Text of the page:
The Schengen Agreement is another example of collective security at work. It is a fundamental tenant of Liberal thought that countries who have mutually beneficial trade agreements will be significantly less likely to go to war with one another.[7] Trading came naturally to these states after establishing national ties and eliminating border restrictions. Trade is another huge aspect of collective security, because State A is less likely to attack State B, if State A has some vested long term economic interests in State B. This was the kind of reasoning used in much of human history when rivaling families married their children off to their rivals to bring about peace between two houses. The general principle being that if you have some vested interest in keeping the peace, starting wars becomes a counterproductive and foolish endeavor.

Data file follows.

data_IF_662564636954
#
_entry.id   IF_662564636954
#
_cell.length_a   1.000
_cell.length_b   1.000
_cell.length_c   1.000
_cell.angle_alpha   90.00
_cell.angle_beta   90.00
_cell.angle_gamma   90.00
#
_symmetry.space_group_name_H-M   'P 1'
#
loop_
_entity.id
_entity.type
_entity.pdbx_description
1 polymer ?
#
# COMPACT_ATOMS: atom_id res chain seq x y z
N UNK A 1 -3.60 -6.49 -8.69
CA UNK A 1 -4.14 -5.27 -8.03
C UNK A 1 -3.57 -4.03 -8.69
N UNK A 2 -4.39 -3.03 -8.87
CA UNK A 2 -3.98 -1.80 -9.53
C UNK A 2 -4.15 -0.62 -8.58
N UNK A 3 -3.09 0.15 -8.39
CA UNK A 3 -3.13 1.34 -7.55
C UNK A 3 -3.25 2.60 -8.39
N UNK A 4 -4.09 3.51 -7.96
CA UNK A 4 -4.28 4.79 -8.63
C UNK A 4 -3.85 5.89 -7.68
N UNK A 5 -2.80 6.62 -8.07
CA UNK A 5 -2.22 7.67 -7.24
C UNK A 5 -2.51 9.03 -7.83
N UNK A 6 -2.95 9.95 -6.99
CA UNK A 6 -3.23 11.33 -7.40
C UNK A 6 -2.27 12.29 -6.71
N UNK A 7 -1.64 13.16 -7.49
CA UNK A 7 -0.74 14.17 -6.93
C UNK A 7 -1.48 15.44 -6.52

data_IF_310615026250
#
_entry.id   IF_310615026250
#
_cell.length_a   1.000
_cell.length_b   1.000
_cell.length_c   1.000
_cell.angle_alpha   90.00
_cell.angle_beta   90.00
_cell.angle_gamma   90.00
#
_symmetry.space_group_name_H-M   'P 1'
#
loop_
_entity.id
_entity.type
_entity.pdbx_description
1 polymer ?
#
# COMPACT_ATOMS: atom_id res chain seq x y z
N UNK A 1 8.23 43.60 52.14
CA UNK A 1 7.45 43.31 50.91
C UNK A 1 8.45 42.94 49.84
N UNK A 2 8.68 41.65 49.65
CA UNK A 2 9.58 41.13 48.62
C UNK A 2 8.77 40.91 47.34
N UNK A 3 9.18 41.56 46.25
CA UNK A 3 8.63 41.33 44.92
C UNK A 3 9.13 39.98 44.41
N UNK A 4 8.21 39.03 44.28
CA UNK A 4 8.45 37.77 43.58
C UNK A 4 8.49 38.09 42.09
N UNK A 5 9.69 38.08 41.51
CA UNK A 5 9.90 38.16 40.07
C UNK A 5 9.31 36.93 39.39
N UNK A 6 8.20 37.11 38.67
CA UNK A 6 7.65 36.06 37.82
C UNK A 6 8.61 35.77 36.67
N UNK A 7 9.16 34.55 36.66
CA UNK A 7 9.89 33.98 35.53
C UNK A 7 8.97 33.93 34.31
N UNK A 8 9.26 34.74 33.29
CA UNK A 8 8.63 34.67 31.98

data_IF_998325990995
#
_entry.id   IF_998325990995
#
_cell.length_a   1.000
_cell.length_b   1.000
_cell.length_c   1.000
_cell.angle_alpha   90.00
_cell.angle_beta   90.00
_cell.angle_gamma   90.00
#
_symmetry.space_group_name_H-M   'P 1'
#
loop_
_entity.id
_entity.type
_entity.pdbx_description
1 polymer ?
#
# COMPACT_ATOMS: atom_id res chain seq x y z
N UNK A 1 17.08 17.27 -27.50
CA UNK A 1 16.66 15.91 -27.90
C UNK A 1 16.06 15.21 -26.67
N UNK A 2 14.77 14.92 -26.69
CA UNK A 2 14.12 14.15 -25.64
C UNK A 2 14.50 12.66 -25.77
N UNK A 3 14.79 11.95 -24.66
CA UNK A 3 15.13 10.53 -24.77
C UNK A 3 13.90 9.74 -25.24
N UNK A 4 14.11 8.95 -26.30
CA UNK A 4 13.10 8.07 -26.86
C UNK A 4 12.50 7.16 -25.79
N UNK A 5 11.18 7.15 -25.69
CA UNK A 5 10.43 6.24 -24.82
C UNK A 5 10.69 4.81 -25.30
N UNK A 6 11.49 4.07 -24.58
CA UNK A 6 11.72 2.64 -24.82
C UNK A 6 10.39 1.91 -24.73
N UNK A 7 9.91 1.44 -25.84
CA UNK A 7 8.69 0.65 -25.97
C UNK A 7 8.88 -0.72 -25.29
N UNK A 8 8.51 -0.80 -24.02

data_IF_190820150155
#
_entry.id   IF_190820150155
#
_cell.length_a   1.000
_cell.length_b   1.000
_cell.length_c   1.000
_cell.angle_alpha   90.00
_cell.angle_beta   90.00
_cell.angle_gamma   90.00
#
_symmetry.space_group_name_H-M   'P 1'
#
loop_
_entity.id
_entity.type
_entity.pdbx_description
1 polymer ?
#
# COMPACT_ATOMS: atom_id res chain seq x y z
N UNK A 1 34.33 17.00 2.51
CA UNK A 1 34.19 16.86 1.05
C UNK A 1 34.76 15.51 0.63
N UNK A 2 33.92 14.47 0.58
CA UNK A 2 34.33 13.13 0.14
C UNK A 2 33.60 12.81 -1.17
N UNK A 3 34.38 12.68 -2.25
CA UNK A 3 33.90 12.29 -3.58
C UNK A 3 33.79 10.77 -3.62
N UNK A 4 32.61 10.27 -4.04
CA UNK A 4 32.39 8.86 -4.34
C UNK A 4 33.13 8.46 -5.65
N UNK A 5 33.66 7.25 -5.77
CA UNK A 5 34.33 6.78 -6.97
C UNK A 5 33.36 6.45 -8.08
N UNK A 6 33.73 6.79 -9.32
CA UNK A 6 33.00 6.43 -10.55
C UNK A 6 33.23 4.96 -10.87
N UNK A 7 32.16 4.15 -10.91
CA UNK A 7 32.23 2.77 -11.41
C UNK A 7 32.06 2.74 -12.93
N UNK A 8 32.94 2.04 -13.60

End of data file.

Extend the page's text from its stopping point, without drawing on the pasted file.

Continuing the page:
Finally, the European Union was officially created in 1992 with the signing of the Treaty of Maastricht. After the establishment of the European Union in the 1992, many laws have been passed further connecting Western and Eastern European countries. According to Kristin Archick of the Congressional Research Service, “EU members share a customs union; a single market in which goods, services, people, and capital move freely (known as the “four freedoms”); a common trade policy; a common agricultural policy; and a common currency (the euro), which is used by 19 member states (collectively referred to as the “eurozone”)”.[8] The European Union as it exists today is a prime example of neoliberal collective security at work. Peace is maintained among states through a combination of mutually respected sovereignty, economic ties, social ties, and regional organizations. And the success of this system is that there hasn’t been a single war between liberal democratic countries that is part of the EU since 1946. That is over 70 years of lasting peace.